Locke connected his arguments about natural rights to a revolutionary theory of political legitimacy. Individuals who agreed to a social contract did so to better advance their interests in cooperation with others—and to ensure the protection of their pre-political natural rights. But this meant that the state was not permitted to violate those rights under any circumstances. The state, after all, had only come into existence to protect them. If a state failed to protect rights or actively violated them, then the citizens of a state were permitted to rebel and overthrow the government. This position was more radicalized still by Jean Jacques Rousseau, who in his Discourse on the Origins of Inequality wrote about the “natural liberty” of all people in the state of nature. Interestingly, he contended that in this circumstance there was no natural right to property since the earth was held in common by relatively harmless human beings. It was only with the institution of property relations that a coercive and corrupting state which deployed coercion to protect the powerful emerged. Rousseau is implicitly critical of Lockeans for assuming a natural right to property can exist without a coercive state to enforce it. Lockeans, therefore, do not describe the natural rights of individuals but only their rights in a coercive political society which enforces unequal property relations against the real interests of citizens.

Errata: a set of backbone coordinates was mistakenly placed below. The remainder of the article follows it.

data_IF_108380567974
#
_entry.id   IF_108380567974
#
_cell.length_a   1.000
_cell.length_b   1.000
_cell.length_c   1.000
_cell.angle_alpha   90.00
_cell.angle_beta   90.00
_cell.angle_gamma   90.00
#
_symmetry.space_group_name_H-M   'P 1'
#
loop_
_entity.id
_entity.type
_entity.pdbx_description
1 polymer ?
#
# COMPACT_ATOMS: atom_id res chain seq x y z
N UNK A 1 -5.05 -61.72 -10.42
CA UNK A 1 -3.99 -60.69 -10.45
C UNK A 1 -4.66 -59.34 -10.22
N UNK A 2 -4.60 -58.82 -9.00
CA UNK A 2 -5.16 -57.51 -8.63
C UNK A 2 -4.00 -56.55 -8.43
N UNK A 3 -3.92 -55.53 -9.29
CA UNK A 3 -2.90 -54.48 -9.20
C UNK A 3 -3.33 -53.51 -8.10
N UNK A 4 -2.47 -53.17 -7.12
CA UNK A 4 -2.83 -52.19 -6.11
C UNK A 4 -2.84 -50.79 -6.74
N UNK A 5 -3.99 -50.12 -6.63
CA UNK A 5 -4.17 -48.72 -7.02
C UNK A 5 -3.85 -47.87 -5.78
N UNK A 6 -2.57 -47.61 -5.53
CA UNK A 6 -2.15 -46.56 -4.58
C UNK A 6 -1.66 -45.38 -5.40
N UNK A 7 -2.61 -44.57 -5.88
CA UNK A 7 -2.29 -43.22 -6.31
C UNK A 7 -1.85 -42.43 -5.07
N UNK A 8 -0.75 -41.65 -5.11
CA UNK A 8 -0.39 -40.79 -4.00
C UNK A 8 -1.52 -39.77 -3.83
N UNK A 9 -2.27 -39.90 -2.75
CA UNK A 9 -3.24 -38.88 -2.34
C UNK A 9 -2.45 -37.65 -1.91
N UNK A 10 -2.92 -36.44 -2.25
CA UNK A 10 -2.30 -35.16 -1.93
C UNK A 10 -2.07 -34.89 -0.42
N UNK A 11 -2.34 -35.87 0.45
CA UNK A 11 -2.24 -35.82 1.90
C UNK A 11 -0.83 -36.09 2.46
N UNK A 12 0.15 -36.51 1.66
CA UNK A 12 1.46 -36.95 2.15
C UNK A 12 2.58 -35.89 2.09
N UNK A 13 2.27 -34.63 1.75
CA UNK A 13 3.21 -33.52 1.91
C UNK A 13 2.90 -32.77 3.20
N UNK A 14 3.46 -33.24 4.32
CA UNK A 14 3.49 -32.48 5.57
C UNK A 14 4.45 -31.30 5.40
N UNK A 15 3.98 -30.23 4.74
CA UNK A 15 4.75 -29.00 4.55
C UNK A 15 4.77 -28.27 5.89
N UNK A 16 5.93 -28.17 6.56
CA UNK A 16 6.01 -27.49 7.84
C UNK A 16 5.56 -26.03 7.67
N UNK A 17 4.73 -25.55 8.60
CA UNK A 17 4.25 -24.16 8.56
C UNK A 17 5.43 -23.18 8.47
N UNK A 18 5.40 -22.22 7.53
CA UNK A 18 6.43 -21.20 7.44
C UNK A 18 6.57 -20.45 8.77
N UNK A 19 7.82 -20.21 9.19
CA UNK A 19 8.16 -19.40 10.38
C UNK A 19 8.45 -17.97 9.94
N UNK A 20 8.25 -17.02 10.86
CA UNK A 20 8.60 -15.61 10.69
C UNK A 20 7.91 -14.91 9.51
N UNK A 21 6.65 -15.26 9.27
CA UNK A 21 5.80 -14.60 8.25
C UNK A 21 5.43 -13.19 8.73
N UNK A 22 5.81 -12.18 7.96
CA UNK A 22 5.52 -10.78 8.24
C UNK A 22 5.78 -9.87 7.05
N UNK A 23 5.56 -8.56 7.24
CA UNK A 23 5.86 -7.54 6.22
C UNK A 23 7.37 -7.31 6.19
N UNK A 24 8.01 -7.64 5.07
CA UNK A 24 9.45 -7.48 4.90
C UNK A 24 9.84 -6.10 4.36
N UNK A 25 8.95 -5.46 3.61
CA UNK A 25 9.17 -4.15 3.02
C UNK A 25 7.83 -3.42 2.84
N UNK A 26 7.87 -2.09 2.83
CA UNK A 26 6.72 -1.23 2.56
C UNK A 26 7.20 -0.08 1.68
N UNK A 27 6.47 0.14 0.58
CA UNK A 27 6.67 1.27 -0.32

“The philosophers, who have inquired into the foundations of society, have all felt the necessity of going back to a state of nature; but not one of them has got there. Some of them have not hesitated to ascribe to man, in such a state, the idea of just and unjust, without troubling themselves to show that he must be possessed of such an idea, or that it could be of any use to him. Others have spoken of the natural right of every man to keep what belongs to him, without explaining what they meant by belongs.”
Later in The Social Contract, Rousseau tried to find a way to restore the natural right to liberty while accepting that the state was here to stay.
The arguments of figures such as these were revolutionary in their implications, and it would not be long before they bore fruit. The American revolutionaries invoked Lockean claims about how property could only be appropriated if citizens were granted representation in the legislature. A few decades later, the French Revolution rocked Europe, with Rousseauian-inspired agitators overthrowing the monarchy and issuing the Declaration of the Rights of Man and the Citizen. As Lynn Hunt observes in her book Inventing Human Rights, both revolutions gained a great deal of traction from the spread of art and cultural products emphasizing the innate goodness of human beings and the power of reason to remake the world. As such, many initially welcomed their triumph, though—as I have observed elsewhere—reactionaries like Joseph de Maistre were appalled. But at the height of their triumph, a significant pushback was brewing against the grandiosity of both the revolutionaries and their chosen philosophies.
Conclusion: Reformulating Positive and Moral Rights